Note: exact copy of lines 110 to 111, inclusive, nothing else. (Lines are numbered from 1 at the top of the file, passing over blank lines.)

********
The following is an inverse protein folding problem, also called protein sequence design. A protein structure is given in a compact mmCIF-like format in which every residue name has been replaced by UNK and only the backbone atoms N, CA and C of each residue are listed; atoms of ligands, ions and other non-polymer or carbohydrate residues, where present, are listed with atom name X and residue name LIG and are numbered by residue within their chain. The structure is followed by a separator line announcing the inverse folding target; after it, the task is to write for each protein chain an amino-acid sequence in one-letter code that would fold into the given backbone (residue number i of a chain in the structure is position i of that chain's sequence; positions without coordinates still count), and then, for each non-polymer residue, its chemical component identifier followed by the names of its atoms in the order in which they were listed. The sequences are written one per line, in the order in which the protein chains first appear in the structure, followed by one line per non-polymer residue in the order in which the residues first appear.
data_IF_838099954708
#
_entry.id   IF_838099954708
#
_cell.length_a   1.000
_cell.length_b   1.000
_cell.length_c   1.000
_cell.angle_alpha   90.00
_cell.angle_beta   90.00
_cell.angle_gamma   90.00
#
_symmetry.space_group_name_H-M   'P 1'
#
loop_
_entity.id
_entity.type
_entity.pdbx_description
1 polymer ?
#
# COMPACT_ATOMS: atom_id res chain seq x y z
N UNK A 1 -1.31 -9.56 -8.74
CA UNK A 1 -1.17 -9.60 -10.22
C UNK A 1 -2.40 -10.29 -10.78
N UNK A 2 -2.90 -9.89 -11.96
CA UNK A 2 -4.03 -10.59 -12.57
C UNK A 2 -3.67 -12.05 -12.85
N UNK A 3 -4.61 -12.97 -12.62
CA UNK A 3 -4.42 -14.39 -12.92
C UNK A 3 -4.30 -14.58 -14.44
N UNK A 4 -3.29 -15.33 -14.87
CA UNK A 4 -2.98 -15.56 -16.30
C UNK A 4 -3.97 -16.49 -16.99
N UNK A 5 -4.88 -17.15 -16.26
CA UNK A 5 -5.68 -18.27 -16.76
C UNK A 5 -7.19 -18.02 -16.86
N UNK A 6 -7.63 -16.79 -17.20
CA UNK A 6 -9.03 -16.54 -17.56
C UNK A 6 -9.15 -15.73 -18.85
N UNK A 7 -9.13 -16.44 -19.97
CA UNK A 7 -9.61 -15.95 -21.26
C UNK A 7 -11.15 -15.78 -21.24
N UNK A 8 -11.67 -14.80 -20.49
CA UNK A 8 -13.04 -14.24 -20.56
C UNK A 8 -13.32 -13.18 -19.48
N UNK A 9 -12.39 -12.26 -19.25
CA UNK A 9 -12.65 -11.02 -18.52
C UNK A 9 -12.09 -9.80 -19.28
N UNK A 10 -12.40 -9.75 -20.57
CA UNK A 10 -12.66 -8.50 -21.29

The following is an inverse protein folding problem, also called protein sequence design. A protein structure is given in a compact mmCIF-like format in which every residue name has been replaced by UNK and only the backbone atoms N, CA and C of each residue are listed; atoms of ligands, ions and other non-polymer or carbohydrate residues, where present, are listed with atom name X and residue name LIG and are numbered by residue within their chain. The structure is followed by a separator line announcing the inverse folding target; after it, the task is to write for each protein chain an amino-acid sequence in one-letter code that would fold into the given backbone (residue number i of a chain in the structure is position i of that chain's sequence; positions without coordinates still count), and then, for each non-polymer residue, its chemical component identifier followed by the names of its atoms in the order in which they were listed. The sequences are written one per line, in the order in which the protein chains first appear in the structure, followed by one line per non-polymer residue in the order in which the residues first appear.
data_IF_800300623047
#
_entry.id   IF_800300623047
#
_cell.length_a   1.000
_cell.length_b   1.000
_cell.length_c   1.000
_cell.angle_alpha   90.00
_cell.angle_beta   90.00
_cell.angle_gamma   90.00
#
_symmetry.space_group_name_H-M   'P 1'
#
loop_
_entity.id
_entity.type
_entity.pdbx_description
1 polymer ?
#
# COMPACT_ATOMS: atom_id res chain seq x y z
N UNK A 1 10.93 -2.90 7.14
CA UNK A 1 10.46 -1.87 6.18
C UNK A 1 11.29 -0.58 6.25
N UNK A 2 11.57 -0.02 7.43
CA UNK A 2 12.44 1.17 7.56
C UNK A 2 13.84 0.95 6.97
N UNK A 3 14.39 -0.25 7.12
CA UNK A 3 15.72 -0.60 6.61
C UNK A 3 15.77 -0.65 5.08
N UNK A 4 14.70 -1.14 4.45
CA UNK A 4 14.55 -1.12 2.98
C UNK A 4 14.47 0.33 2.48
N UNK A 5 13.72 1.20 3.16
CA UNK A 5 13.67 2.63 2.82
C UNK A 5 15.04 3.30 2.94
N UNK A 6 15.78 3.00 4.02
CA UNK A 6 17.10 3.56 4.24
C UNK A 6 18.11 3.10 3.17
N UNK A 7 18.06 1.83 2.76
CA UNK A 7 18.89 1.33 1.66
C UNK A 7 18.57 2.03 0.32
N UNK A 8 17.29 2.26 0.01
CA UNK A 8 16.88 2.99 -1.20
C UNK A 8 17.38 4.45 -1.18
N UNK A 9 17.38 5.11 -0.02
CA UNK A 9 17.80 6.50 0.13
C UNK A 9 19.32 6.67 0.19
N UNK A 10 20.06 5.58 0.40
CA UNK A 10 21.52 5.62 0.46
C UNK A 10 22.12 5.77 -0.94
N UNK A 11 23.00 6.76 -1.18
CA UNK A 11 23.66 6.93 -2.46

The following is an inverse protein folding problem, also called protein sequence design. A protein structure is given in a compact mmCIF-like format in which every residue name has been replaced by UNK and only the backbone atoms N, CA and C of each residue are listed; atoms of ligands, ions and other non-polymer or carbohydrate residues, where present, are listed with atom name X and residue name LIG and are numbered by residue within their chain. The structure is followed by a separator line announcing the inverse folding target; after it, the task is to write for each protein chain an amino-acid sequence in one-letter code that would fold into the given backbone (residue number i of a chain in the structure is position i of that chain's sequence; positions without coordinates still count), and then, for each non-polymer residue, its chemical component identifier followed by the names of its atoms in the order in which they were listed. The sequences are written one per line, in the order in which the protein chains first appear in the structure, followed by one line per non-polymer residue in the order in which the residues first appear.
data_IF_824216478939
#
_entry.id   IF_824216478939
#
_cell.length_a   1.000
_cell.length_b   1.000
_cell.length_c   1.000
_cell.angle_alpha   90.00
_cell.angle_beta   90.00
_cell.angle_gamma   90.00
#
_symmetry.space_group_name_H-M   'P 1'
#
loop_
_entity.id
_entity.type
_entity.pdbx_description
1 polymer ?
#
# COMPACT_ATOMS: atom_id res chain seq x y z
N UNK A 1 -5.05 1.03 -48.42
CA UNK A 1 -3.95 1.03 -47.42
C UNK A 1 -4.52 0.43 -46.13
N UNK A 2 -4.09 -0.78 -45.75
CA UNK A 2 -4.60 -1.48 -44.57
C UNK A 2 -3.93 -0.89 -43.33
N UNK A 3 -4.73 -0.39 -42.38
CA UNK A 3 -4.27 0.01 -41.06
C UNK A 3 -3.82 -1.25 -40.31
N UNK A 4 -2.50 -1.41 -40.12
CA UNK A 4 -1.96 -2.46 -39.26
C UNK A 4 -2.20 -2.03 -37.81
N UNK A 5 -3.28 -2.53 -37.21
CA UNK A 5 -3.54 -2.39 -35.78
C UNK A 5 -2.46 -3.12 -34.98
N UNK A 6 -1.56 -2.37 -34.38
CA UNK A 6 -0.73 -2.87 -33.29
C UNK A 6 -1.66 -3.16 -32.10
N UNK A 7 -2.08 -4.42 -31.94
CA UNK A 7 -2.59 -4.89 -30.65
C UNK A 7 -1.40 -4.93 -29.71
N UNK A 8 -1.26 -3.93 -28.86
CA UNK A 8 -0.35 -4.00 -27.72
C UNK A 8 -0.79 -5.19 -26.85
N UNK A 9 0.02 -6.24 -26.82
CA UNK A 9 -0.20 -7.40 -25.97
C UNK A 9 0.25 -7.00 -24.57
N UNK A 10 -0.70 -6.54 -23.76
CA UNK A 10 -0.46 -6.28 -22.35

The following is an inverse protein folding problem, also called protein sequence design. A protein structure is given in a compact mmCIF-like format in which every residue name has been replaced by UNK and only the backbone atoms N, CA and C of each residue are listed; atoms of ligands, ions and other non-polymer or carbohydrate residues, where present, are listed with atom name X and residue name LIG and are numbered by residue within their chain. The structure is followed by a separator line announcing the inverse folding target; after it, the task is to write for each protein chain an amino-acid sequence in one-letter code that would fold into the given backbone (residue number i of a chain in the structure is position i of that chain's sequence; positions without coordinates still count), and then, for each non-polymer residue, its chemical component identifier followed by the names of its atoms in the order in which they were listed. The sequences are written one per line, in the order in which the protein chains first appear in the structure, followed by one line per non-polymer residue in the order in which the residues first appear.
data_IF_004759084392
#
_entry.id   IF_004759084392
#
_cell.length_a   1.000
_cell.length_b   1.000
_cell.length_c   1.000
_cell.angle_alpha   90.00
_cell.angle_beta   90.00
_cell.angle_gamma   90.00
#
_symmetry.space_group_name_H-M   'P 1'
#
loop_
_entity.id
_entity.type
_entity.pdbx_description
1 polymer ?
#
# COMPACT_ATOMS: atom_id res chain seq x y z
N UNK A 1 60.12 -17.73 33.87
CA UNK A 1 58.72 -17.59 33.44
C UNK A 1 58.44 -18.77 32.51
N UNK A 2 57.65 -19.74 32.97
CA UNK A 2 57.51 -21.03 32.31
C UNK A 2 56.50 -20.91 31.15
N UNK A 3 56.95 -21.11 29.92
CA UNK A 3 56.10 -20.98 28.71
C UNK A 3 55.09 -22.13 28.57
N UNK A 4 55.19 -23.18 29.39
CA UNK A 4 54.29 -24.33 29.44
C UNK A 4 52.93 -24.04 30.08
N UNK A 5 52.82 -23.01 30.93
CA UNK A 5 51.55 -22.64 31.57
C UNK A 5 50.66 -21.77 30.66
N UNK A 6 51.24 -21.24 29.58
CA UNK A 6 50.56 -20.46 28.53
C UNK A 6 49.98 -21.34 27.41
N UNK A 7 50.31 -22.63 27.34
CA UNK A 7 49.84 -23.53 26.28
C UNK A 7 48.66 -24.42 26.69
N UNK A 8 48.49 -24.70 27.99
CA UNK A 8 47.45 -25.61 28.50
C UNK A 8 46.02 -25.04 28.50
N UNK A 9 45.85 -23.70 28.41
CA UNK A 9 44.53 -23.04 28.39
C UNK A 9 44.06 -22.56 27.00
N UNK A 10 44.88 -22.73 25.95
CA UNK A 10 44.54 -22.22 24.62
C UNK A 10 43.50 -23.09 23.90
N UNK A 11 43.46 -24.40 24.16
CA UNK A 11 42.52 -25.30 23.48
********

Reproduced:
_cell.length_b   1.000
_cell.length_c   1.000